Sometimes the main obstacle to writing for me is that I don't have enough related ideas to string together and make a coherent point. Thus, I find it liberating occasionally to imitate one of my favorite writers and simply present some random thoughts:
Sebby glares (see above) when he is concentrating, or playing a role. (A store owner, for example.)
*Glare* "Would you yike to buy some of this spinach?"
*Glare* "Okay, that will be fwee dollars."
Do you ever have a really, really bad dream---so bad that no matter what kind of day you're waking up to, you're just relieved to be awake? I had that kind of dream the other night. Horrible. And why, even when you know it was a dream, does the horror of it stay with you for so long?
If you had told me before I got married, that often the way I'd know Sam was home from work was because I'd hear him in the garage belting out an aria from "Pagliacci" (complete with made-up Italian words), I would have been surprised. But it doesn't surprise me now. (Delight me? yes.)
Why do I have the feeling that a certain phrase I heard ad nauseum for the past eight years---"dissent is the highest form of patriotism"---will suddenly vanish from the public lexicon?
My dad is in the hospital getting various things worked on, and when I called to ask him how it was going, he said, "It's kind of hard to just sit around all day . . . but of course, that's the same thing I'd be doing at home anyway." I felt like I should politely disagree, but . . . honestly . . . that IS all he does at home anyway.
Isn't there some line in that song "New York New York" about how it's so good they named it twice? That's how I feel about Sam. So good I married him twice. How did I get so lucky?
Sometimes I inadvertantly mirror people's faces when they are talking to me. One time a mean-looking guide lady in London asked me, "What are you glaring about?" I wasn't meaning to, but it was because SHE was glaring!
Seb was walking around with his backpack full of monkeys saying, "I'm all ready!" I asked him, "Where are you going?" and he answered, "You never know where I'm going to go." Which, frankly, is quite true.
My parents had a Latin proverb up on their wall which they quoted to us all the time: "De gustibus non est disputandum." Meaning something like, "You can't argue about matters of taste." This scripture in Romans (14:3-5) reminds me of that proverb: "Let not him that eateth despise him that eateth not; and let not him that eateth not despise him that eateth: for God hath received him. . . . One man esteemeth one day above another: another esteemeth every day alike. Let every man be fully persuaded in his own mind." To me, this means: Everyone feels like they are justified in what they're doing. So we shouldn't be so quick to say, "What an idiot---why would anyone do such a thing?!" We all generally do what, in our own minds, we feel is what we should do---or what we must do---at the time. (And yes, we are often wrong. But that doesn't make us crazy, or even stupid, necessarily. We are acting rationally on what we feel.)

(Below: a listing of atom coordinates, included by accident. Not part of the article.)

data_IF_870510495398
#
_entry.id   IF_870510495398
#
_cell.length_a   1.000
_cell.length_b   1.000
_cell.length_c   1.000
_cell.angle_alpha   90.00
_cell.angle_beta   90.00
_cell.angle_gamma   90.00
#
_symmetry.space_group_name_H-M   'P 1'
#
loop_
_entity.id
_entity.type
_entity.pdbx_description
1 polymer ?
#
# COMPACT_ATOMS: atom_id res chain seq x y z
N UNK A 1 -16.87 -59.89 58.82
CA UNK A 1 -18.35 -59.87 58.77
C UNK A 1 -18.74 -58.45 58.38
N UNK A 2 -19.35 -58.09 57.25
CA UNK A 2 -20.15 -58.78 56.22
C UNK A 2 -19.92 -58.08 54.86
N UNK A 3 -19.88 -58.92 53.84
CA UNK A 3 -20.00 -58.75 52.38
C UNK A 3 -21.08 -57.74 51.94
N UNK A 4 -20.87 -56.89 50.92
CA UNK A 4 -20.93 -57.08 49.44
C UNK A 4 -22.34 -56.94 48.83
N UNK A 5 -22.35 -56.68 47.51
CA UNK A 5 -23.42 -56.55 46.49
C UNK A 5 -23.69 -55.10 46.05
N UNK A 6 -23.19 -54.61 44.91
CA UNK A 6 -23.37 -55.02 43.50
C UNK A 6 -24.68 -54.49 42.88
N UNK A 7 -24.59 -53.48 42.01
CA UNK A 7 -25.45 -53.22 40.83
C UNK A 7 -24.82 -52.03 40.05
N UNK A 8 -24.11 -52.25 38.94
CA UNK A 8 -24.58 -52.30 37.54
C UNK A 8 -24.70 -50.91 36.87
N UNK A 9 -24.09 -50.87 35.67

People often ask when they see Abe and Seb, "Wow, do you cut their hair yourself?" Which I think is a nice way of saying, "Wow, those are obviously not professional haircuts." And they aren't! Oh, they aren't. I realize that if they at all cared what they looked like, I would no longer be able to get away with it.
My mom disapproves of me letting Seb brush his teeth unassisted. "I don't think they really do a good job until age 5 or 6, so I like to just help them with it." By not helping him, am I (as I like to think), fostering valuable independence and self-sufficiency---or am I just much lazier than she was?
Do you ever wonder if there will really, truly, ever be an end to wiping runny noses? That seems like merely a utopian dream to me.